Keep Tasers out of Texas schools


On Nov. 20, 2013, Bastrop County Sheriff’s deputy Randy McMillan used a Taser on 17-year-old student Noe Nino de Rivera in the hallway of Cedar Creek High School. The teenager then fell to the ground, hit his head on the concrete floor and was placed in a medically-induced coma, in which he remained for 52 days, finally awakening last Monday. According to a lawyer representing the Rivera family in a civil lawsuit against the school district, the teenager’s condition was life-threatening, and he almost died several times. Because of McMillan’s actions, Rivera suffered permanent brain damage, and his life will never be the same.

Had Rivera acted aggressively toward McMillan, use of the weapon might have been justified. Indeed, the official story from the sheriff’s office was that McMillan and another deputy, Timothy Stalcup, were responding to a fight between Rivera’s girlfriend and another student when Rivera refused to cooperate. According to a spokesperson for the sheriff’s office, Rivera “looked as though he was ready to fight.” But students who witnessed the incident have testified that Rivera did nothing to interfere with the deputies and that he hardly acted aggressively — the witnesses even claim that Rivera was trying to back away when McMillan fired the Taser.

And now, security video obtained by the Austin American-Statesman and local TV news station KVUE seems to corroborate the students’ testimony. The video, while grainy, clearly shows that the fight was long over when McMillan fired his weapon. The video offers no indication that Rivera hit, pushed or even touched either of the deputies, and it’s apparent that the fight had been over for several minutes by the time McMillan used the Taser. Several students have even testified that Rivera’s hands were at his sides when McMillan fired.

According to the Austin Independent School District Police Department’s Taser Policy, which was provided to The Daily Texan by Tiffany Young, a district spokeswoman, an officer should only use a Taser “to gain control of a resistive subject, and not merely to gain compliance.” In other words, if an officer is trying to arrest a subject, and that subject is physically resisting, then Taser use may be justified. But if a subject is simply uncooperative or is refusing to follow an officer’s orders, that officer should not use a Taser. 

Based on the Statesman’s security video and student testimony, Rivera was clearly not physically resisting the deputies. But even so, had McMillan chosen to fire his weapon in response to physical resistance, it still would have been a mistake — a tragic mistake, too. Rivera will have to live with the effects of permanent brain damage for the rest of his life.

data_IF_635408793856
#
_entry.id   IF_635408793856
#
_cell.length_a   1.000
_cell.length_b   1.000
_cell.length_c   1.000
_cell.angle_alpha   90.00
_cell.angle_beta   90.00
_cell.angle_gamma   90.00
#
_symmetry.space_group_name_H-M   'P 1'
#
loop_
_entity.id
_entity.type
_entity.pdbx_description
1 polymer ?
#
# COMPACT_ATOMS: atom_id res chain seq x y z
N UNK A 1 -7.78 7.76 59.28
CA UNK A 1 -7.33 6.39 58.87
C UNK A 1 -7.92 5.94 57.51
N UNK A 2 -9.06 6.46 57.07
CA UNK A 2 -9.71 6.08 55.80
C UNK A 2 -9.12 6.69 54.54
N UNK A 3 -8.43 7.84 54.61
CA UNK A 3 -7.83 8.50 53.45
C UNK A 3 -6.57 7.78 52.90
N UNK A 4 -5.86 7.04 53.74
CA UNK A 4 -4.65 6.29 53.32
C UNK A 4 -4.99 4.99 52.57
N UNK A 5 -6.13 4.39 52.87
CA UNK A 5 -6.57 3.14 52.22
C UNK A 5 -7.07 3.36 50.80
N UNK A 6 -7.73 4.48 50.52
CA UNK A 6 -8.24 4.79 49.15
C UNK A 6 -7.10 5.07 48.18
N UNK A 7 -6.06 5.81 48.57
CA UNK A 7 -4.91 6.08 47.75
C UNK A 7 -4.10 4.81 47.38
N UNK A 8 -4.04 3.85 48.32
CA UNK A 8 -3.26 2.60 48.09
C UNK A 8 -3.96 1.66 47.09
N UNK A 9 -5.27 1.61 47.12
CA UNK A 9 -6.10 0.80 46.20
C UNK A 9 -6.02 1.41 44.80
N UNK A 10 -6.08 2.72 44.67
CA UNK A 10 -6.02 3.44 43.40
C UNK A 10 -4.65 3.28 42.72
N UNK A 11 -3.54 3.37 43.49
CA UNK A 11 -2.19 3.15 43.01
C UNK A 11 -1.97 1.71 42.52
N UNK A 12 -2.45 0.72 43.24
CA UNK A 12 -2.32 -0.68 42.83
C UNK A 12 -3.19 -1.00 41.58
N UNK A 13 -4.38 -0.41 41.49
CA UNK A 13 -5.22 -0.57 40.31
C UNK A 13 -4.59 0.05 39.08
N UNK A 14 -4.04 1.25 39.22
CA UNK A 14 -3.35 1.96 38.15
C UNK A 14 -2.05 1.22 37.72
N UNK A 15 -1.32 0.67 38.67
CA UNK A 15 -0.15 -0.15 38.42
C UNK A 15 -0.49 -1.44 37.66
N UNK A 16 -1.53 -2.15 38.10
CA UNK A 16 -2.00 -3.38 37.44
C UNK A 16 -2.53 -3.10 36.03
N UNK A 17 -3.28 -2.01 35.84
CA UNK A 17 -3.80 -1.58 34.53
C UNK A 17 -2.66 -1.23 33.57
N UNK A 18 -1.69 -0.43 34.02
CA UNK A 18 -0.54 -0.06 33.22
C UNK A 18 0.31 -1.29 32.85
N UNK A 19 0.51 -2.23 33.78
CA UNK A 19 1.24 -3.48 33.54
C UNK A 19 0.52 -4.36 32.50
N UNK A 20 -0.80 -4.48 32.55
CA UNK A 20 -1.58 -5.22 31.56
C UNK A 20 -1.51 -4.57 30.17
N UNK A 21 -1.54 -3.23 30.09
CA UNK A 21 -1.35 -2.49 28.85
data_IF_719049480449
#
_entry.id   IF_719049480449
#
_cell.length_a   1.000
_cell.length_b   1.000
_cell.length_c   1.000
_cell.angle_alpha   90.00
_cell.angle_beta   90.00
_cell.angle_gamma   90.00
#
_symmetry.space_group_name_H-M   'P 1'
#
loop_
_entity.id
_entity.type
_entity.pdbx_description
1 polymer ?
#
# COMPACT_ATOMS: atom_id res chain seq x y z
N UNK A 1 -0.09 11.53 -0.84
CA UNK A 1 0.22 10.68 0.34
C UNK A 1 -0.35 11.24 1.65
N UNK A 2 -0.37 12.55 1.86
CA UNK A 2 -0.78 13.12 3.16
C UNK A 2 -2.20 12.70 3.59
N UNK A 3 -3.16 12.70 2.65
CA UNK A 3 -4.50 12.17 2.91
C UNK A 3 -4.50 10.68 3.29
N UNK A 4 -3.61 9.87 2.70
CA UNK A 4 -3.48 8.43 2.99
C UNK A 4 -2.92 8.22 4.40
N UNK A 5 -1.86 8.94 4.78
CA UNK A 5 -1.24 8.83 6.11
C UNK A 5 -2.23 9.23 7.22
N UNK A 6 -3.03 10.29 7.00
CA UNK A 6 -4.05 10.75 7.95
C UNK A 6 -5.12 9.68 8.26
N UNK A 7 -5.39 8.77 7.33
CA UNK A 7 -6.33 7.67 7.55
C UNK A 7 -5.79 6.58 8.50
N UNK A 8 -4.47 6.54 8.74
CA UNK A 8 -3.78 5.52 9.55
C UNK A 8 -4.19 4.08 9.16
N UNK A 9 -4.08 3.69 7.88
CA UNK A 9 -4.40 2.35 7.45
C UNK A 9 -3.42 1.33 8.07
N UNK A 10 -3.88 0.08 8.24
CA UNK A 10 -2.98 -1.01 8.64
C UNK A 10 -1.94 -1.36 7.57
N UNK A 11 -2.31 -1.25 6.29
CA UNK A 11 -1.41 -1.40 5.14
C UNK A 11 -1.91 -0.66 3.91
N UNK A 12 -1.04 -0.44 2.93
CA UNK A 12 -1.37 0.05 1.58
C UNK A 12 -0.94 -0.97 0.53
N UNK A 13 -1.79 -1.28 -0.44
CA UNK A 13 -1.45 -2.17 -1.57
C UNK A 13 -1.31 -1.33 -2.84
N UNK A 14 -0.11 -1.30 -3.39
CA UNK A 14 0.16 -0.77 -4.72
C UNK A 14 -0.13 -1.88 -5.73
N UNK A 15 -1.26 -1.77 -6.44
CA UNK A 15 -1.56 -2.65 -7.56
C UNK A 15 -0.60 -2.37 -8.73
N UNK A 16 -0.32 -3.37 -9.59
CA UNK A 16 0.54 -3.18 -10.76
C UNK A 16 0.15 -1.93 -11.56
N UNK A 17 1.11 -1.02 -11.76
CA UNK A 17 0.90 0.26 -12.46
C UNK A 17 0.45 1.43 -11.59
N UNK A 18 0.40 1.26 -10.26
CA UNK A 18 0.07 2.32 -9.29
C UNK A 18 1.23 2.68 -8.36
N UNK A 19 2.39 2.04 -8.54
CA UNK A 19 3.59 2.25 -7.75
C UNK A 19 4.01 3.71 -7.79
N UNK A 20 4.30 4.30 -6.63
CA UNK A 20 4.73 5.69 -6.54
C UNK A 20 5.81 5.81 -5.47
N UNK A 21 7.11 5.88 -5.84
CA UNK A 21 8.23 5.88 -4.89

Granted, the incident did not occur within AISD, and the Bastrop County Sheriff’s Office probably has its own specific policy on Taser use. But when it comes to the use of a deadly weapon — The New York Times reported in 2012 that the electric shock from a Taser can lead to cardiac arrest and sudden death — on children in our schools, law enforcement must be held to exacting and precise standards. 

The need for stringent use policies applies not just to school districts but to any place where police may carry Tasers, which includes the UT campus. The official UTPD policy on Taser use prevents officers from using them on pregnant women, children who appear to be under the age of 14 and the elderly or disabled. The policy also specifies that a Taser should not be used “against persons displaying passive resistance,” but that is defined as “[offering] no physical resistance to arrest, simply [going] limp, or [making] no overt act of aggressive behavior.” With differing interpretations of what constitutes resistance, cooperative UT students could find themselves on the wrong side of a Taser while, disturbingly, the cop involved might find themselves in the right under UTPD’s current policies. 

In the weeks following the incident, the American Civil Liberties Union — along with six other organizations including the Texas Criminal Justice Coalition and Texans Care for Children — wrote a letter advocating for a ban on Taser and pepper spray use in schools. “Packing a shock of up to 50,000 volts, Tasers are designed to restrain adults,” the letter explained. “They simply should not be used on children.”

We agree. We recognize that school resource officers are tasked with keeping our schools safe, and we understand that this is no small feat. But if a student refuses to cooperate with law enforcement, there are always alternatives to firing a weapon. In Rivera’s case, the deputies could have easily restrained the teenager without having to use a Taser; the Rivera family’s attorney explained to the Statesman that “Noe’s not too tall, and he’s a short little guy” who only weighs 130 pounds. It defies logic to think that two grown men who have been specifically trained to subdue uncooperative subjects would have been unable to detain Rivera without using a Taser.

Though we must always support school resource officers and their mission to keep our schools safe, we must also remember that a Taser can be a deadly weapon. There is simply no excuse for what happened to Noe Nino de Rivera, and there is no logical reason why school resource officers should carry and use deadly weapons on children in Texas schools — or, for that matter, on any undeserving citizen.